Japan Crisis Puts Md. Power Plant In Question | WAMU 88.5 - American University Radio

WAMU 88.5 : News

Filed Under:

Japan Crisis Puts Md. Power Plant In Question

Play associated audio

In 2007 officials of the Calvert Cliffs nuclear power plant in Lusby, Md., filed an application to add a third reactor to the facility. Since then, plans for the expansion have stalled due to economic concerns, and some expect the crisis in Japan could cast more doubt on those plans and the future of nuclear energy.

Mike Rencheck is the COO of Ariva Inc., the company slated to build the reactor. He says local industry analysts are watching the crisis, and learning.

"We'll take the lessons learned from this, do a systematic review, and there will likely be changes, new rules, and practices in the industry," Rencheck says.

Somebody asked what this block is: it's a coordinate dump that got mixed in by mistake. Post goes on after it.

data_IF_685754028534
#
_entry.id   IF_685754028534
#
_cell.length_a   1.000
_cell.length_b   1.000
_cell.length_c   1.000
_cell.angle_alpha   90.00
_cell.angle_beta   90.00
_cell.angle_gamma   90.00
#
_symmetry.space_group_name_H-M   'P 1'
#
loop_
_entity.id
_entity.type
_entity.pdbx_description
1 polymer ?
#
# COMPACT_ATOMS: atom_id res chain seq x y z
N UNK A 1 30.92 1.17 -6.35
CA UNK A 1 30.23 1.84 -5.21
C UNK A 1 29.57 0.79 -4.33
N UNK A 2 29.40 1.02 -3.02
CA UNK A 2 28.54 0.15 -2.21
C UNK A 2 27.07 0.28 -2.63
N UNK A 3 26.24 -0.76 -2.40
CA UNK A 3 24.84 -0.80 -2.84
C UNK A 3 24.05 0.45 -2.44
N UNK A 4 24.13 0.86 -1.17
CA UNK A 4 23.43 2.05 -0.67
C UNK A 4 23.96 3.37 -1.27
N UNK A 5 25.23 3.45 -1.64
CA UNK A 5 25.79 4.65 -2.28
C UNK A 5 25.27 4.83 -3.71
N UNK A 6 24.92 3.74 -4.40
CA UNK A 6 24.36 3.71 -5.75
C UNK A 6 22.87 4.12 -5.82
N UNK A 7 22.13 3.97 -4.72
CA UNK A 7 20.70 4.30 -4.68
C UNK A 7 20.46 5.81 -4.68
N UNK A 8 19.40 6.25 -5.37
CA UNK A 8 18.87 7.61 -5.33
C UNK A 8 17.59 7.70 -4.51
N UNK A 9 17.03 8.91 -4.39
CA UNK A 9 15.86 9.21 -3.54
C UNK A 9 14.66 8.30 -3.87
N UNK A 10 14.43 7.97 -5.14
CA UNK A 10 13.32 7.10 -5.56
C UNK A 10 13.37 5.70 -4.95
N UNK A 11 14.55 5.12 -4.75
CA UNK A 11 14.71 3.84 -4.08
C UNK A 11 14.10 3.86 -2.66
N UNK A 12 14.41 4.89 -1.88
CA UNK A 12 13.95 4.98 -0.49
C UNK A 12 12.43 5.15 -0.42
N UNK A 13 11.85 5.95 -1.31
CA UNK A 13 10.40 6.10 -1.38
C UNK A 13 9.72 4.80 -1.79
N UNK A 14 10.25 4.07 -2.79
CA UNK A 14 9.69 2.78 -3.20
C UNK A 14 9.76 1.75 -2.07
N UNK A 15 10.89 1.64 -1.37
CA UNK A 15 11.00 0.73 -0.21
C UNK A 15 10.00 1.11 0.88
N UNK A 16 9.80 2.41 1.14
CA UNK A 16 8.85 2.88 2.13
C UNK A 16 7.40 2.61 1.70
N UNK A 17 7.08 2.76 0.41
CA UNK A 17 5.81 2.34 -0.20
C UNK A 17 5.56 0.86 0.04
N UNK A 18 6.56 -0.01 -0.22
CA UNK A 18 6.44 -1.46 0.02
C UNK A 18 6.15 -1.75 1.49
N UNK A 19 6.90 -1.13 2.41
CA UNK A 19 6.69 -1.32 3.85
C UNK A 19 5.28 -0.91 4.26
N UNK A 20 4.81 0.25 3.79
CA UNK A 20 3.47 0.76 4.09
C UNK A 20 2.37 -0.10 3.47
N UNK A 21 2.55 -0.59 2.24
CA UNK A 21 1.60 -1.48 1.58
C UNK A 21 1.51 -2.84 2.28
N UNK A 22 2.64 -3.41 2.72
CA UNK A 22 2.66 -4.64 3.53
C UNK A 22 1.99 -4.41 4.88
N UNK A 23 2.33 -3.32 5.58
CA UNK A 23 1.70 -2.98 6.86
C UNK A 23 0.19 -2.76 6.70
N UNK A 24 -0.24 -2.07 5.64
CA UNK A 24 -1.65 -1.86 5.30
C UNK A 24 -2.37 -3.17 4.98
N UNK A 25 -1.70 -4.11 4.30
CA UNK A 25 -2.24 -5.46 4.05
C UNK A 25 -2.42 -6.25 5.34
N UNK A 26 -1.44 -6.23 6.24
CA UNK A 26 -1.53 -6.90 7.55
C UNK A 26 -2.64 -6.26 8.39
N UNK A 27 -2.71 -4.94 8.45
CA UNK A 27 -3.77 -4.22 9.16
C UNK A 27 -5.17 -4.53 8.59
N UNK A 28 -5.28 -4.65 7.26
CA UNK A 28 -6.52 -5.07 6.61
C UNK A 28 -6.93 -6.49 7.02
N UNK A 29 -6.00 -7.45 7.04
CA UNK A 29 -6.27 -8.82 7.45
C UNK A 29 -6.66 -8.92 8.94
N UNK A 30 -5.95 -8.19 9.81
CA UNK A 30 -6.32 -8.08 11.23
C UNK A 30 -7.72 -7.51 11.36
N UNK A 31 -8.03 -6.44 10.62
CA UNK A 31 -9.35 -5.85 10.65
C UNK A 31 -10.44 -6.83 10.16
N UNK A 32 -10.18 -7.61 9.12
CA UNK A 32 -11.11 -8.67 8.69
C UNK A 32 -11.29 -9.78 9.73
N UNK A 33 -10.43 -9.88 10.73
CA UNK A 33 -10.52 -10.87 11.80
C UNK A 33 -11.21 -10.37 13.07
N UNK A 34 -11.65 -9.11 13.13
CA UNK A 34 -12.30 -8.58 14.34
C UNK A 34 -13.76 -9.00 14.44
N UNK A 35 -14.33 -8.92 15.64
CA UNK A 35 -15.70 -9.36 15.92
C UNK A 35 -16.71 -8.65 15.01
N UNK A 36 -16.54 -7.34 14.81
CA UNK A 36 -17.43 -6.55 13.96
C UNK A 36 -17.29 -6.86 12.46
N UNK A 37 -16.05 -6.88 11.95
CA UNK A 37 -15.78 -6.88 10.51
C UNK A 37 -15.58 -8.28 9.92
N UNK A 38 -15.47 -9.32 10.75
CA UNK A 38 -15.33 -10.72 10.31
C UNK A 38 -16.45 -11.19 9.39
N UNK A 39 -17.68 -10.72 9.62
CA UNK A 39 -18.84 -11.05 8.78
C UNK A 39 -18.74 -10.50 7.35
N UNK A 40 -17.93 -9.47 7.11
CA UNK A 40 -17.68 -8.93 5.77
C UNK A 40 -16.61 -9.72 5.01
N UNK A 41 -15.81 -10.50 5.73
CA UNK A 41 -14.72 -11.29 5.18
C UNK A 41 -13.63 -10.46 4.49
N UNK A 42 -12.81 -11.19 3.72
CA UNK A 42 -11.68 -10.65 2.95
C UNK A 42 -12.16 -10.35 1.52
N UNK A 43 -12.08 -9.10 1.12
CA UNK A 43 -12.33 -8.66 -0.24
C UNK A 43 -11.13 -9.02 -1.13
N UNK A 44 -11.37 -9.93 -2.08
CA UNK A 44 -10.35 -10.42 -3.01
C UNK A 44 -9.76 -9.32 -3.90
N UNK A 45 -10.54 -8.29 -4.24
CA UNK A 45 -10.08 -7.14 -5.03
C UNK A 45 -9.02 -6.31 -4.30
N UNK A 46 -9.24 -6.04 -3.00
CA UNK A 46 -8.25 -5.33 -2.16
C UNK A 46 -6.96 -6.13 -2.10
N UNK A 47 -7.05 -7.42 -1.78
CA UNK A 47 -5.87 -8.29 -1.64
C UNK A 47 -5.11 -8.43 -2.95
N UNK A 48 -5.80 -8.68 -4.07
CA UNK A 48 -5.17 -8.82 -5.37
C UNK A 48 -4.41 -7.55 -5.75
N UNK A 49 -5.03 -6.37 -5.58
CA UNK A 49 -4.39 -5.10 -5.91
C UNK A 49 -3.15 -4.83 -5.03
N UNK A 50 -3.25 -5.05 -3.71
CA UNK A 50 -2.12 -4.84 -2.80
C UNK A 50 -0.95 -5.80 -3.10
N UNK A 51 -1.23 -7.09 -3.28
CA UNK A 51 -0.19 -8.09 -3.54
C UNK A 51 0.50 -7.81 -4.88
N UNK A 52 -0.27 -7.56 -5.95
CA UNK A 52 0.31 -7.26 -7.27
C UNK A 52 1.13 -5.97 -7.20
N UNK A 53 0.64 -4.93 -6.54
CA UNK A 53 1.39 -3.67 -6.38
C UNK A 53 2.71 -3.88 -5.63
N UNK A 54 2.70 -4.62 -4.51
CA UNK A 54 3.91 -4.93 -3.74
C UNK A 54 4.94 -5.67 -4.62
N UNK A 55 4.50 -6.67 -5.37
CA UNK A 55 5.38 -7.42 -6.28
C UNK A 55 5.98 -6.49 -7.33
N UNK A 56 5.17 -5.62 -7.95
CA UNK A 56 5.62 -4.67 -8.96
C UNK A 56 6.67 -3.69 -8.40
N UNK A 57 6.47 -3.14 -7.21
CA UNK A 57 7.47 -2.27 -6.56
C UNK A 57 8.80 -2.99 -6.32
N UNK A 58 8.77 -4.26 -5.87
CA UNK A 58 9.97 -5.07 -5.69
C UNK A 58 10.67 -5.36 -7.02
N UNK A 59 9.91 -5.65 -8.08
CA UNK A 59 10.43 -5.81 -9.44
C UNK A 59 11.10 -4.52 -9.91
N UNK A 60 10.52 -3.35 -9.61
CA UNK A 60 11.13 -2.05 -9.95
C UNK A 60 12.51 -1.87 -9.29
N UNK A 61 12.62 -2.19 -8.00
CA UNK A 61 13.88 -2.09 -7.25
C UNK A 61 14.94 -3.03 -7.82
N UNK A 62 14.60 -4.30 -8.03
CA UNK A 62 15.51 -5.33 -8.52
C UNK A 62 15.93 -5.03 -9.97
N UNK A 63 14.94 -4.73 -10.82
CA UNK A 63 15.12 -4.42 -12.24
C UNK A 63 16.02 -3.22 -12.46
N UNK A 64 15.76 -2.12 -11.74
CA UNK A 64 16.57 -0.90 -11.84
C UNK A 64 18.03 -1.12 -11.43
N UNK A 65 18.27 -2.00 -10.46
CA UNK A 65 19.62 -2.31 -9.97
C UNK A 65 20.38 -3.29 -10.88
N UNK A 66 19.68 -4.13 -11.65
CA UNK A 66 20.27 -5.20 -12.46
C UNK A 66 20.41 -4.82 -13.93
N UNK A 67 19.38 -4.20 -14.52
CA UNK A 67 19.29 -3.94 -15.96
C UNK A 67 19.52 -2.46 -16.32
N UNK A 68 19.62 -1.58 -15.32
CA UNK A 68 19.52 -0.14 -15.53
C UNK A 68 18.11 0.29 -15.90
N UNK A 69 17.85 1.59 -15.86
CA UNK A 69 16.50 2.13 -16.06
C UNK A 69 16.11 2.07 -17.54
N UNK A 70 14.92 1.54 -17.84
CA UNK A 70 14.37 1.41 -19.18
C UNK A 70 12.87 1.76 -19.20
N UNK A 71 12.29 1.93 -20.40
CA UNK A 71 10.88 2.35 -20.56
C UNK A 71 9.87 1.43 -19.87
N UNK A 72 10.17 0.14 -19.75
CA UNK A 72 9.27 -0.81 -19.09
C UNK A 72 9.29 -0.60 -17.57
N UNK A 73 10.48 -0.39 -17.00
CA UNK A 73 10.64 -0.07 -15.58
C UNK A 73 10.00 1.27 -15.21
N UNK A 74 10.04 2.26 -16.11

Although scientists say large quakes or tsunamis are highly unlikely in our region, terrorism is a concern. Rencheck says new regulations and standards address the issue.

"Its been very thoroughly done over the past few years, really since 9-11, and have been in practice since then," he says.

Calvert Cliffs' first reactor was commissioned in 1975.

WAMU 88.5

Audiences Get A Modern Look At A 19th Century Opera

Opera as seen through the lens of Google Glass? Wolf Trap is giving audiences the chance to mix technology with Bizet’s classic "Carmen" this month.
NPR

Can You Trust That Organic Label On Imported Food?

A new book claims the organic label can't be trusted, especially on food that's imported. Yet there is a global system for verifying the authenticity of organic food, and it mostly seems to work.
NPR

Democrats Make New Bid To Require Donor Transparency

The latest version of the DISCLOSE Act, which would force donor disclosure on outside organizations that engage in election politics, is facing now-familiar opposition from Republican lawmakers.
NPR

A Plan To Untangle Our Digital Lives After We're Gone

In the digital age, our online accounts don't die with us. A proposed law might determine what does happen to them. But the tech industry warns the measure could threaten the privacy of the deceased.

Leave a Comment

Help keep the conversation civil. Please refer to our Terms of Use and Code of Conduct before posting your comments.